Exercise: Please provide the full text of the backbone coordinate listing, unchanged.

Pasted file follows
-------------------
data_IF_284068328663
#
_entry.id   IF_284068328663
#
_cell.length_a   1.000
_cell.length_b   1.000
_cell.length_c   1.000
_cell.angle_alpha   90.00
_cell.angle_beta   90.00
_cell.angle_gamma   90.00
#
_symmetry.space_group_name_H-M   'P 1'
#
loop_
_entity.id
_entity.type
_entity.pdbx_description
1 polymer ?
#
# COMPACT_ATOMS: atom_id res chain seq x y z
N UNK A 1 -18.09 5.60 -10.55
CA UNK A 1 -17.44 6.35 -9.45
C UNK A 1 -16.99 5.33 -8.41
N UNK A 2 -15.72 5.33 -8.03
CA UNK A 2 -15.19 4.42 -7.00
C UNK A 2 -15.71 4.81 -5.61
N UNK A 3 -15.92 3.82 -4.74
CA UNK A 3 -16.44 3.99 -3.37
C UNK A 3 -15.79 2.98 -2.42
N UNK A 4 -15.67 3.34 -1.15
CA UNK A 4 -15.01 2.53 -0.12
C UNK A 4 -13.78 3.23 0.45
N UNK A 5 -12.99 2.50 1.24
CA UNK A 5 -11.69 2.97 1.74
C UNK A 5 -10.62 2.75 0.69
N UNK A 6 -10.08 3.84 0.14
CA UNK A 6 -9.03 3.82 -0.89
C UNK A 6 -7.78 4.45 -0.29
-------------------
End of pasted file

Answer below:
data_IF_284068328663
#
_entry.id   IF_284068328663
#
_cell.length_a   1.000
_cell.length_b   1.000
_cell.length_c   1.000
_cell.angle_alpha   90.00
_cell.angle_beta   90.00
_cell.angle_gamma   90.00
#
_symmetry.space_group_name_H-M   'P 1'
#
loop_
_entity.id
_entity.type
_entity.pdbx_description
1 polymer ?
#
# COMPACT_ATOMS: atom_id res chain seq x y z
N UNK A 1 -18.09 5.60 -10.55
CA UNK A 1 -17.44 6.35 -9.45
C UNK A 1 -16.99 5.33 -8.41
N UNK A 2 -15.72 5.33 -8.03
CA UNK A 2 -15.19 4.42 -7.00
C UNK A 2 -15.71 4.81 -5.61
N UNK A 3 -15.92 3.82 -4.74
CA UNK A 3 -16.44 3.99 -3.37
C UNK A 3 -15.79 2.98 -2.42
N UNK A 4 -15.67 3.34 -1.15
CA UNK A 4 -15.01 2.53 -0.12
C UNK A 4 -13.78 3.23 0.45
N UNK A 5 -12.99 2.50 1.24
CA UNK A 5 -11.69 2.97 1.74
C UNK A 5 -10.62 2.75 0.69
N UNK A 6 -10.08 3.84 0.14
CA UNK A 6 -9.03 3.82 -0.89
C UNK A 6 -7.78 4.45 -0.29